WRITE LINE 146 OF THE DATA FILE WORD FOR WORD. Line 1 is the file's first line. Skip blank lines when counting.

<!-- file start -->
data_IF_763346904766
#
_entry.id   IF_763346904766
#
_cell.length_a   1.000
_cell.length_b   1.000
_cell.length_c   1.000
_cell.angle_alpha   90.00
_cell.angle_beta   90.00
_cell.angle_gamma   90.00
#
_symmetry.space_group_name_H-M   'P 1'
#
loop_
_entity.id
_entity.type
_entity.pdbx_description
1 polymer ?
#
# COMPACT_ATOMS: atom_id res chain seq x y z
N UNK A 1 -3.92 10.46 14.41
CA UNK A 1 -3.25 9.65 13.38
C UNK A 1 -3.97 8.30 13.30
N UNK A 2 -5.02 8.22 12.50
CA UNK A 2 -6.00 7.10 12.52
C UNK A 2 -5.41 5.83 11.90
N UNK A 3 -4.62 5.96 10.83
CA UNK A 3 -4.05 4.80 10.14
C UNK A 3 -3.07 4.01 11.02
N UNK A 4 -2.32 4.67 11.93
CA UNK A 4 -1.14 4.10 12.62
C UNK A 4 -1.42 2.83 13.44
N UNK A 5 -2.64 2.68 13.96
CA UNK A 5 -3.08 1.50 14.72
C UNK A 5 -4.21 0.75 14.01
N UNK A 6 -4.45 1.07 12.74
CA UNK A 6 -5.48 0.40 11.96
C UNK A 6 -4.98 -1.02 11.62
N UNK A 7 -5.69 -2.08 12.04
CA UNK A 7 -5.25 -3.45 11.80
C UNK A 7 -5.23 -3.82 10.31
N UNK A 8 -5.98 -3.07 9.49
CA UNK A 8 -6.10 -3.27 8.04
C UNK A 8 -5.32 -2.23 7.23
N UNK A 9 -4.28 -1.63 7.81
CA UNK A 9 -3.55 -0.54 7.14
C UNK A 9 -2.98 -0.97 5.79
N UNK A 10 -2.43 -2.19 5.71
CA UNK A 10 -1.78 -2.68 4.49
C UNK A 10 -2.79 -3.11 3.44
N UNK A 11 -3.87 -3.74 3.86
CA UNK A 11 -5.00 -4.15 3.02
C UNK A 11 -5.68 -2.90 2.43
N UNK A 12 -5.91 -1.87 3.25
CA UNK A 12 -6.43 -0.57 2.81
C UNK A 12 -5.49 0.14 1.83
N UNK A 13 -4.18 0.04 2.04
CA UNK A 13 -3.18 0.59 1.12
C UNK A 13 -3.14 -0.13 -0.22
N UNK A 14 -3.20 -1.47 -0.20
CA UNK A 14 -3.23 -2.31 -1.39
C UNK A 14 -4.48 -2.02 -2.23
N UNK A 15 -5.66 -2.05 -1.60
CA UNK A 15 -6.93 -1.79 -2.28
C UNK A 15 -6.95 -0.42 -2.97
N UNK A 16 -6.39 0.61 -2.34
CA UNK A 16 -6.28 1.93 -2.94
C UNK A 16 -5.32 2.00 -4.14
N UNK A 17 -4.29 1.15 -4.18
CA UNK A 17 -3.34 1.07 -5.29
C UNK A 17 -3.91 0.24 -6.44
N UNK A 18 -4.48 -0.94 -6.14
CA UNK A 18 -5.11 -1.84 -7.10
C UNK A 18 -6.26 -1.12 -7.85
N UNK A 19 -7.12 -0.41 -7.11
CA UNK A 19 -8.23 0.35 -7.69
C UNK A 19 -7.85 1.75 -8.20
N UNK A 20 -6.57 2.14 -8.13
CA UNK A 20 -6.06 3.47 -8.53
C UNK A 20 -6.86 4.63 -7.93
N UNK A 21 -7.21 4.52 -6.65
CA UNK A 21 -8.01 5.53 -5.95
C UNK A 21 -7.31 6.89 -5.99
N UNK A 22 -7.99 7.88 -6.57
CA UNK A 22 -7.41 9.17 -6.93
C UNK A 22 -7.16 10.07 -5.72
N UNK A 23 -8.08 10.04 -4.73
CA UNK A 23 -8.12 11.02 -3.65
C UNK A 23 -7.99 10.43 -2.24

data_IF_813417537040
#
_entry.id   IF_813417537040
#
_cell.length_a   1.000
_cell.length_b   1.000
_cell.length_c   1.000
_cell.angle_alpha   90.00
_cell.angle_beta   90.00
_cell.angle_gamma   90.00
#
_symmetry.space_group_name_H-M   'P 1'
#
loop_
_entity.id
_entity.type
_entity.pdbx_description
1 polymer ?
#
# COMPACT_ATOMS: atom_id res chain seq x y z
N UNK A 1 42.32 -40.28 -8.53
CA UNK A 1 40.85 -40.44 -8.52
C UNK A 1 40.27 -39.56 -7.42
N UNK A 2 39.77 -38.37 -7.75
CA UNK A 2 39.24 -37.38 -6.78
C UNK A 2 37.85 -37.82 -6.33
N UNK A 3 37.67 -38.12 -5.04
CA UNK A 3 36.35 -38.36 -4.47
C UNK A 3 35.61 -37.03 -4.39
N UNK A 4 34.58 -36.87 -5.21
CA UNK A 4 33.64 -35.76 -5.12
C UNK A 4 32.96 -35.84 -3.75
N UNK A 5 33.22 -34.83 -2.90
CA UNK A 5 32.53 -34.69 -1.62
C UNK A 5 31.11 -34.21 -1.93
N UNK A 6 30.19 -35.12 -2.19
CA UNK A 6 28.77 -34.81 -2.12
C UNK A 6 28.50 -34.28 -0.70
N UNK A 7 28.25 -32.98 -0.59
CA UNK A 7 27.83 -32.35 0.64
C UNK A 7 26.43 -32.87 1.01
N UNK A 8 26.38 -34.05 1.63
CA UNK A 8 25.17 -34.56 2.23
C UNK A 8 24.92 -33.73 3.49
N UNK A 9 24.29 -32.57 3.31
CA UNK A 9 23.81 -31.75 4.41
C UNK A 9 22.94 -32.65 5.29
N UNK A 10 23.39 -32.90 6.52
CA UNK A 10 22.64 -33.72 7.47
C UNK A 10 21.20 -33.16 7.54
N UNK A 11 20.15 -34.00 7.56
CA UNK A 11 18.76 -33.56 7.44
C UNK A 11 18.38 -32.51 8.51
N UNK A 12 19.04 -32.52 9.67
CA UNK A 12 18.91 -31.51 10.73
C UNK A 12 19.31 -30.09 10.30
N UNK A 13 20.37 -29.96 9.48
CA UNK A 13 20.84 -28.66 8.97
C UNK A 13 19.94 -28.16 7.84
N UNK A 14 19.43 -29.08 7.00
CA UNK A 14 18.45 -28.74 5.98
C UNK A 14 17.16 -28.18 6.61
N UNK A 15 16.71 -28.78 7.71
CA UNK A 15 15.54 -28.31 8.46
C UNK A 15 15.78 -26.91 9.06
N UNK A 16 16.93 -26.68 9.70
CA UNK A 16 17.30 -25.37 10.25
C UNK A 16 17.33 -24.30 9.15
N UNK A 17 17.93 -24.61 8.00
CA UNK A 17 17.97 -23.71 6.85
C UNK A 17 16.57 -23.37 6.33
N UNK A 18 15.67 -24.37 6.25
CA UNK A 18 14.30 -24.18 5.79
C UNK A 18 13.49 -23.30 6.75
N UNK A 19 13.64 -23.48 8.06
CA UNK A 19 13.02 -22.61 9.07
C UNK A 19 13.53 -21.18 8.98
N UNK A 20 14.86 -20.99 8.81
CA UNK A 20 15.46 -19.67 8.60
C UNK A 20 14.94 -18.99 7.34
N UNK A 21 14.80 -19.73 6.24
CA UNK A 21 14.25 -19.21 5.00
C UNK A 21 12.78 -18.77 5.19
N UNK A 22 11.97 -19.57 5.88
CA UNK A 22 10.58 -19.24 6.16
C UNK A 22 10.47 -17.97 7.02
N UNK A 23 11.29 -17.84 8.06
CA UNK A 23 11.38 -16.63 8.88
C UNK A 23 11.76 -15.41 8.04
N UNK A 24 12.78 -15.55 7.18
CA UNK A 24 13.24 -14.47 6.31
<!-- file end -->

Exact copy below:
N UNK A 13 20.37 -29.96 9.48